Bitcoin, the world's largest cryptocurrency, skidded 11% today to its lowest since late November, as a Facebook ban on cryptocurrency adverts and a growing regulatory backlash against the nascent market frightened investors. 

Today's drop to as low as $9,022 on the Luxembourg-based Bitstamp exchange left bitcoin trading at less than half the peak price of almost $20,000 it reached in December. 

It slid more than 26% last month, in its worst monthly performance since January 2015. 

Other cryptocurrencies, including Ripple, the third-largest by market value, and Bitcoin Cash, have also racked up double-digit declines in the last 24 hours, according to Coinmarketcap.com, which tracks the industry. Ethereum was up slightly on the day. 

Last year's explosive rise in the value of digital coins and the flood of new retail investors drawn to the market have rattled global regulators nervous about a sector used largely for speculation.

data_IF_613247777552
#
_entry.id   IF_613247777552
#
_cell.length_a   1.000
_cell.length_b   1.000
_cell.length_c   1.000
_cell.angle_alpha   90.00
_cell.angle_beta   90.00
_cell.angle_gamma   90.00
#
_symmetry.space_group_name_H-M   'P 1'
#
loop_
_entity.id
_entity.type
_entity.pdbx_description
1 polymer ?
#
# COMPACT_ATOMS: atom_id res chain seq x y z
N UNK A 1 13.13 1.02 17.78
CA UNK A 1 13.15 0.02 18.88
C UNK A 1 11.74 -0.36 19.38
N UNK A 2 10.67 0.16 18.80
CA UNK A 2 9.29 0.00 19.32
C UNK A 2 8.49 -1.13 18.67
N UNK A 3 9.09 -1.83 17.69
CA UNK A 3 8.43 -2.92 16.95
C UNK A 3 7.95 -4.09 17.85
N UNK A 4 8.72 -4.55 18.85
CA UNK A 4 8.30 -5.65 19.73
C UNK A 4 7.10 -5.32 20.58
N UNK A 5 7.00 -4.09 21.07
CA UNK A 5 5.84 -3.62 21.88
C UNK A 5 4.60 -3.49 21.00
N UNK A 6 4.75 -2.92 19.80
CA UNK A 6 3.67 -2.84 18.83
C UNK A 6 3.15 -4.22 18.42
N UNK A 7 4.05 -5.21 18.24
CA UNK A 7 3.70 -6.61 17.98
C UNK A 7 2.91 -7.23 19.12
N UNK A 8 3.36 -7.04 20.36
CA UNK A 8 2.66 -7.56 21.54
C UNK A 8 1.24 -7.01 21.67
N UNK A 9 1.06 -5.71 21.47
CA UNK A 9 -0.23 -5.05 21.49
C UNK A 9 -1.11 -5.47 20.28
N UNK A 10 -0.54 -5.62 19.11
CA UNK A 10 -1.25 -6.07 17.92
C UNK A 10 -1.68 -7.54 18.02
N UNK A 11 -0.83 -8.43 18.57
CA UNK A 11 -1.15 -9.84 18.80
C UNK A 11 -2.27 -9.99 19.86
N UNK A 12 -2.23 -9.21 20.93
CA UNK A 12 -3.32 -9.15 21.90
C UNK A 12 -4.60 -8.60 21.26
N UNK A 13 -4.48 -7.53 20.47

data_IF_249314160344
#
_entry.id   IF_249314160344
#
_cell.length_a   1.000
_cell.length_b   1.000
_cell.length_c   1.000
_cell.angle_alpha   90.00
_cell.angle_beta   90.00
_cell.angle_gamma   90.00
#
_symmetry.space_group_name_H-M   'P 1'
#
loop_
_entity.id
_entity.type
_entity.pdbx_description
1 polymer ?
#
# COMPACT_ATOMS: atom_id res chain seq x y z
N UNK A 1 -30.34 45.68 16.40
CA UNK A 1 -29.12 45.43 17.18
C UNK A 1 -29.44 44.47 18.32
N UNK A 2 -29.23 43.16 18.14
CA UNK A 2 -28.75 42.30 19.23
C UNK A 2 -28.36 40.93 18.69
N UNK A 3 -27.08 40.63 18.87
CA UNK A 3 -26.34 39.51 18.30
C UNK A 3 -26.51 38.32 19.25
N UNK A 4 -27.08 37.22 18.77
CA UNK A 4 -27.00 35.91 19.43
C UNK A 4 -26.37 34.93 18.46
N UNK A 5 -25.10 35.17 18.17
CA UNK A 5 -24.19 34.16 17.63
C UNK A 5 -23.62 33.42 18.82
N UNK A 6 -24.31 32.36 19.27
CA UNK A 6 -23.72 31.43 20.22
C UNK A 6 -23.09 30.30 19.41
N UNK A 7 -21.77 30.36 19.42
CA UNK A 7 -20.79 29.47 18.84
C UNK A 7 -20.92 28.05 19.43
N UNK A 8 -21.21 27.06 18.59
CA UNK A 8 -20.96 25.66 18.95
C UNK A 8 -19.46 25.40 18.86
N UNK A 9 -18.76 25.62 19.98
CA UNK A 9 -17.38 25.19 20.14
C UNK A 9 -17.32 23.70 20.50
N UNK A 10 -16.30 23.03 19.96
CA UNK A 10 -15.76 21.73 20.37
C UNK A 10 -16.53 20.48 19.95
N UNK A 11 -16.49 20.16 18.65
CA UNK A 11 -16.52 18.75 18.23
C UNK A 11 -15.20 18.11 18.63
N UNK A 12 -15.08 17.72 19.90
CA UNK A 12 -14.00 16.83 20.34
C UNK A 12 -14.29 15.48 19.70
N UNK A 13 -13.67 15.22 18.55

Officials have also warned cryptocurrencies can be used by criminals to launder money. India, which has likened the market to a Ponzi scheme, today vowed to eliminate their use. 
             
Facebook said in a post on its website this week that it was banning all advertising that "promote financial products and services that are frequently associated with misleading or deceptive promotional practices, such as binary options, initial coin offerings and cryptocurrency". 

It was not clear whether the ban would affect all cryptocurrency adverts on the social media site. 

A $530m hack of Japanese cryptocurrency exchange Coincheck late last week has also weighed on the market, alongwith a subpoena US regulators sent to two of the world's biggest cryptocurrency players, Bitfinex and Tether. 

In a development welcomed by cryptocurrency investors, the finance minister of South Korea, a major hub for digital coin trading, said today there was no plan to outlaw their buying and selling after regulators had earlier pledged to do so. 

Critics call cryptocurrencies a speculative mania that will end in tears for thousands of retail investors.  

Supporters say the price volatility is a distraction from the value of the underlying technology, which will transform the way money is stored and transferred and up end conventional banking.

International regulators are expected to debate how to address the risks posed by the market at the next G20 meeting in March.